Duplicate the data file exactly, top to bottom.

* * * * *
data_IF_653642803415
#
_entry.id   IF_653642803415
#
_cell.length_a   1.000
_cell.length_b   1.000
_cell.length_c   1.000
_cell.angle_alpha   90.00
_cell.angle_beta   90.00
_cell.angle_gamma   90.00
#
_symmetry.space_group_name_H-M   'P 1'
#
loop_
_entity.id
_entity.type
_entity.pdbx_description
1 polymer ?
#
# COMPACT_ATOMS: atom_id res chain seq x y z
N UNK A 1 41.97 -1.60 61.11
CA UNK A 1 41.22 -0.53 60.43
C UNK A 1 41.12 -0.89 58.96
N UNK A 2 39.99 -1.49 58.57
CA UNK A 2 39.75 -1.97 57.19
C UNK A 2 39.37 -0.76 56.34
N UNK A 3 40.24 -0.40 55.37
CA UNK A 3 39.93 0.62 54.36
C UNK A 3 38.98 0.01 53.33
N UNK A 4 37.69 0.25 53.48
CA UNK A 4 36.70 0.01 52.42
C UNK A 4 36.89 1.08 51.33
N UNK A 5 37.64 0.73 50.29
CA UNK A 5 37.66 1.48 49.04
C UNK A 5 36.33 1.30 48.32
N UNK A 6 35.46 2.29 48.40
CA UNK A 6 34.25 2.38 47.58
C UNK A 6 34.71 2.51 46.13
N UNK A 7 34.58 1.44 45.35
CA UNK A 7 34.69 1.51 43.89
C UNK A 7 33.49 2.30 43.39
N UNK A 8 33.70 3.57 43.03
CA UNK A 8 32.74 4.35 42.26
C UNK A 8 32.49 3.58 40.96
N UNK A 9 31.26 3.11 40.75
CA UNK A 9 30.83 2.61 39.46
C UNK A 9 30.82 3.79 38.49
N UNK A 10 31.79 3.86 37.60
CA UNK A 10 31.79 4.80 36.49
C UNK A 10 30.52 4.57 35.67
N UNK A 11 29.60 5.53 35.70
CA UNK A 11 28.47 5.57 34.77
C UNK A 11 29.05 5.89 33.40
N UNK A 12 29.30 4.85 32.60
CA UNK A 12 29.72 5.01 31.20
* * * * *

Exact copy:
data_IF_653642803415
#
_entry.id   IF_653642803415
#
_cell.length_a   1.000
_cell.length_b   1.000
_cell.length_c   1.000
_cell.angle_alpha   90.00
_cell.angle_beta   90.00
_cell.angle_gamma   90.00
#
_symmetry.space_group_name_H-M   'P 1'
#
loop_
_entity.id
_entity.type
_entity.pdbx_description
1 polymer ?
#
# COMPACT_ATOMS: atom_id res chain seq x y z
N UNK A 1 41.97 -1.60 61.11
CA UNK A 1 41.22 -0.53 60.43
C UNK A 1 41.12 -0.89 58.96
N UNK A 2 39.99 -1.49 58.57
CA UNK A 2 39.75 -1.97 57.19
C UNK A 2 39.37 -0.76 56.34
N UNK A 3 40.24 -0.40 55.37
CA UNK A 3 39.93 0.62 54.36
C UNK A 3 38.98 0.01 53.33
N UNK A 4 37.69 0.25 53.48
CA UNK A 4 36.70 0.01 52.42
C UNK A 4 36.89 1.08 51.33
N UNK A 5 37.64 0.73 50.29
CA UNK A 5 37.66 1.48 49.04
C UNK A 5 36.33 1.30 48.32
N UNK A 6 35.46 2.29 48.40
CA UNK A 6 34.25 2.38 47.58
C UNK A 6 34.71 2.51 46.13
N UNK A 7 34.58 1.44 45.35
CA UNK A 7 34.69 1.51 43.89
C UNK A 7 33.49 2.30 43.39
N UNK A 8 33.70 3.57 43.03
CA UNK A 8 32.74 4.35 42.26
C UNK A 8 32.49 3.58 40.96
N UNK A 9 31.26 3.11 40.75
CA UNK A 9 30.83 2.61 39.46
C UNK A 9 30.82 3.79 38.49
N UNK A 10 31.79 3.86 37.60
CA UNK A 10 31.79 4.80 36.49
C UNK A 10 30.52 4.57 35.67
N UNK A 11 29.60 5.53 35.70
CA UNK A 11 28.47 5.57 34.77
C UNK A 11 29.05 5.89 33.40
N UNK A 12 29.30 4.85 32.60
CA UNK A 12 29.72 5.01 31.20